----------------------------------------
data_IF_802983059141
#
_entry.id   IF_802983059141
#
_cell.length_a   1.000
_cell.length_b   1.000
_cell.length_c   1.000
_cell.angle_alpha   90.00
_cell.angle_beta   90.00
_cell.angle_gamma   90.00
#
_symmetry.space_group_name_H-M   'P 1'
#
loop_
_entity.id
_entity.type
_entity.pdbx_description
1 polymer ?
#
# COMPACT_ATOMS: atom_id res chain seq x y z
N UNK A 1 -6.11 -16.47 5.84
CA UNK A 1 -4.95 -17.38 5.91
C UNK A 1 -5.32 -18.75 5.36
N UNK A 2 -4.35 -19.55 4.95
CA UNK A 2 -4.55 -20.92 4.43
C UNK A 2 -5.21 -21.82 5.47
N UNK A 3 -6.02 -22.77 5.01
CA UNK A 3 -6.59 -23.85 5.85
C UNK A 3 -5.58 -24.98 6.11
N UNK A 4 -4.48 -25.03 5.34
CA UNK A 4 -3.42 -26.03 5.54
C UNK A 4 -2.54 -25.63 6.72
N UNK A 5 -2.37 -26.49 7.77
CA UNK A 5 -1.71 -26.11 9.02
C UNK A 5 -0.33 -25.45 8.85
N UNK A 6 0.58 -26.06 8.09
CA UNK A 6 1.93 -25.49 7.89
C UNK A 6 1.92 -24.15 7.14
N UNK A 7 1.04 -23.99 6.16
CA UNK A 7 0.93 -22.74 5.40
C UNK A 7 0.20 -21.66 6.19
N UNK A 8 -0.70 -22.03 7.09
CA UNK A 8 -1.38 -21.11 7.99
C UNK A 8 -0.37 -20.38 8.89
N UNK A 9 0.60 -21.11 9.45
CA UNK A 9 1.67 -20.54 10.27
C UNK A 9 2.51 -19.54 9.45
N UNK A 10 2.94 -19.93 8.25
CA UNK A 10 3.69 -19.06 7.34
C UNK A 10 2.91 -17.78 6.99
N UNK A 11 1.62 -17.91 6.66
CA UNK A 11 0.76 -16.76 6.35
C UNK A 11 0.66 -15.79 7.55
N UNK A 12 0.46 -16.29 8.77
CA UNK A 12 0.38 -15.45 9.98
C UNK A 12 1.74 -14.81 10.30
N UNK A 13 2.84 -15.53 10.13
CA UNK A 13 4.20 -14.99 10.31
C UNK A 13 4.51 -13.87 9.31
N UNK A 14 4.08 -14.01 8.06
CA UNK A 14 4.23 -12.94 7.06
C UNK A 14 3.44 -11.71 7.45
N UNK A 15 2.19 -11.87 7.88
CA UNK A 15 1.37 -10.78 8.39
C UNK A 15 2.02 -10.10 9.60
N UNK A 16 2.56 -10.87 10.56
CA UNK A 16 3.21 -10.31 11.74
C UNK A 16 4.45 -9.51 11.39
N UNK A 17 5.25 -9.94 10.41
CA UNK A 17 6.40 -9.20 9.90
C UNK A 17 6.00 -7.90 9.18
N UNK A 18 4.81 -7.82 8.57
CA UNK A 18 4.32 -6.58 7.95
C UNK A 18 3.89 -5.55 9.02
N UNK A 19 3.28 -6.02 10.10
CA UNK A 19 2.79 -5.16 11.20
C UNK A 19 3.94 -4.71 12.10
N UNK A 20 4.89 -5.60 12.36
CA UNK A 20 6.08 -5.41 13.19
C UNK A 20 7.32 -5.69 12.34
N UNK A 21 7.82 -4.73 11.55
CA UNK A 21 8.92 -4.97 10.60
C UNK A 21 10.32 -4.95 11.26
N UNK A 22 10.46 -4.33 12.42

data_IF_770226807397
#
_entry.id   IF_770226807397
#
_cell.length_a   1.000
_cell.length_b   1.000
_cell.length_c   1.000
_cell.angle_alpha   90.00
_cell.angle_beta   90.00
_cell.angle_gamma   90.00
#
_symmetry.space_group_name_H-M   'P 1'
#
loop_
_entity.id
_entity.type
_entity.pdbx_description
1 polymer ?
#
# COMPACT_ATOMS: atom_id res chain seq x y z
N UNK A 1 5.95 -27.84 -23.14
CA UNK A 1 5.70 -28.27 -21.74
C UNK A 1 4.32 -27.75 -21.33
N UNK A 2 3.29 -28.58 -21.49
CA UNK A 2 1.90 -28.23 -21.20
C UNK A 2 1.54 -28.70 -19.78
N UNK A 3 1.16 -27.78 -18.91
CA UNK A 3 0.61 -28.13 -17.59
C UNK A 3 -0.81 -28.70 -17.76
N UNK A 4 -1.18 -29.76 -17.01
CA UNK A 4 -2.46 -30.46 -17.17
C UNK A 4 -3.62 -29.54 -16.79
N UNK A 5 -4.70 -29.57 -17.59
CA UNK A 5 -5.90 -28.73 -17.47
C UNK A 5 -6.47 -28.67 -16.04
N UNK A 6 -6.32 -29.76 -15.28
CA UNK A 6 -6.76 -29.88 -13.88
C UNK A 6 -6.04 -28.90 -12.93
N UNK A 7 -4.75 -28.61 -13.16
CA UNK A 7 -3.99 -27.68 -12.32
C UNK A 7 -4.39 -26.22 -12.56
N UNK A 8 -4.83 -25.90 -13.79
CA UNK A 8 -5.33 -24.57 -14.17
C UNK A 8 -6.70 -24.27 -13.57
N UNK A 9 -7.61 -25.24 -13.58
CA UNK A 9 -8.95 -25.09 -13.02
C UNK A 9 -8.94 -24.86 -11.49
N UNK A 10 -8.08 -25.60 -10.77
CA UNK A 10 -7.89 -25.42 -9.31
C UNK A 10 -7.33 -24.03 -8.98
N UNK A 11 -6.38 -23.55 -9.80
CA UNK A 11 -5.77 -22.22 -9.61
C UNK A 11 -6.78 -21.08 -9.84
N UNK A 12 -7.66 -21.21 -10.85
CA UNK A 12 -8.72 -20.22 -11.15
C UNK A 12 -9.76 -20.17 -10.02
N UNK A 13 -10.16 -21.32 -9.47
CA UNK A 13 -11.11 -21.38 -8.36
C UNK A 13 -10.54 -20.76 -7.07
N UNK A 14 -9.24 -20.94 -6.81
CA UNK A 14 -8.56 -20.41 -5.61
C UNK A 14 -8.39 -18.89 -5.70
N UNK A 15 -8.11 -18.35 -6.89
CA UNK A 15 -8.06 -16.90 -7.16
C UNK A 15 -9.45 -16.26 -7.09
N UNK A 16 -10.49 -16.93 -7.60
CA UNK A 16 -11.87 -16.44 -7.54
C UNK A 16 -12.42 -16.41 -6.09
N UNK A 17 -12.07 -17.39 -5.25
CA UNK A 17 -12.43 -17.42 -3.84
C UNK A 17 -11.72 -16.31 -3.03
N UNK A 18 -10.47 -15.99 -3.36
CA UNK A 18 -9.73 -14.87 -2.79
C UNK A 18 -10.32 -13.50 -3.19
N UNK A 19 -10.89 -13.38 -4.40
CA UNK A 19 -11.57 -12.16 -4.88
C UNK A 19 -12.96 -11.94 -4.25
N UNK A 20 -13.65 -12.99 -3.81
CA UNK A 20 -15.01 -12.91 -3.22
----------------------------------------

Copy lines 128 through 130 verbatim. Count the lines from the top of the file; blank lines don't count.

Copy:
C UNK A 8 -6.70 -24.27 -13.57
N UNK A 9 -7.61 -25.24 -13.58
CA UNK A 9 -8.95 -25.09 -13.02